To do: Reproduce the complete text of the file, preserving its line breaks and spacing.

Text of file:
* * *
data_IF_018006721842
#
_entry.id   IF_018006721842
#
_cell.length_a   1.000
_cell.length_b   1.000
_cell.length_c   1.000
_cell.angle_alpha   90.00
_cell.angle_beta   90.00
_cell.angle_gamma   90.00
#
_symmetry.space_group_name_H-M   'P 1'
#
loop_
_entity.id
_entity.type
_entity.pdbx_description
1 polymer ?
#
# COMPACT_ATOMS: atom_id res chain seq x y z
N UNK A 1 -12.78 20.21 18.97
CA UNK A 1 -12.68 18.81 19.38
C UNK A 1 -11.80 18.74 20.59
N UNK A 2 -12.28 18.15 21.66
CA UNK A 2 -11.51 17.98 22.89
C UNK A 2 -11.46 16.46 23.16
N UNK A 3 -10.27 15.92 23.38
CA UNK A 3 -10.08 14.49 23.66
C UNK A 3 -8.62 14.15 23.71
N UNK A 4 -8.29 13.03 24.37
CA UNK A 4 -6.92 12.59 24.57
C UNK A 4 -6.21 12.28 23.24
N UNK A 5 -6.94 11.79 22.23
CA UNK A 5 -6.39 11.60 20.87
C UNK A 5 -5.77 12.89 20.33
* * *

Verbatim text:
data_IF_018006721842
#
_entry.id   IF_018006721842
#
_cell.length_a   1.000
_cell.length_b   1.000
_cell.length_c   1.000
_cell.angle_alpha   90.00
_cell.angle_beta   90.00
_cell.angle_gamma   90.00
#
_symmetry.space_group_name_H-M   'P 1'
#
loop_
_entity.id
_entity.type
_entity.pdbx_description
1 polymer ?
#
# COMPACT_ATOMS: atom_id res chain seq x y z
N UNK A 1 -12.78 20.21 18.97
CA UNK A 1 -12.68 18.81 19.38
C UNK A 1 -11.80 18.74 20.59
N UNK A 2 -12.28 18.15 21.66
CA UNK A 2 -11.51 17.98 22.89
C UNK A 2 -11.46 16.46 23.16
N UNK A 3 -10.27 15.92 23.38
CA UNK A 3 -10.08 14.49 23.66
C UNK A 3 -8.62 14.15 23.71
N UNK A 4 -8.29 13.03 24.37
CA UNK A 4 -6.92 12.59 24.57
C UNK A 4 -6.21 12.28 23.24
N UNK A 5 -6.94 11.79 22.23
CA UNK A 5 -6.39 11.60 20.87
C UNK A 5 -5.77 12.89 20.33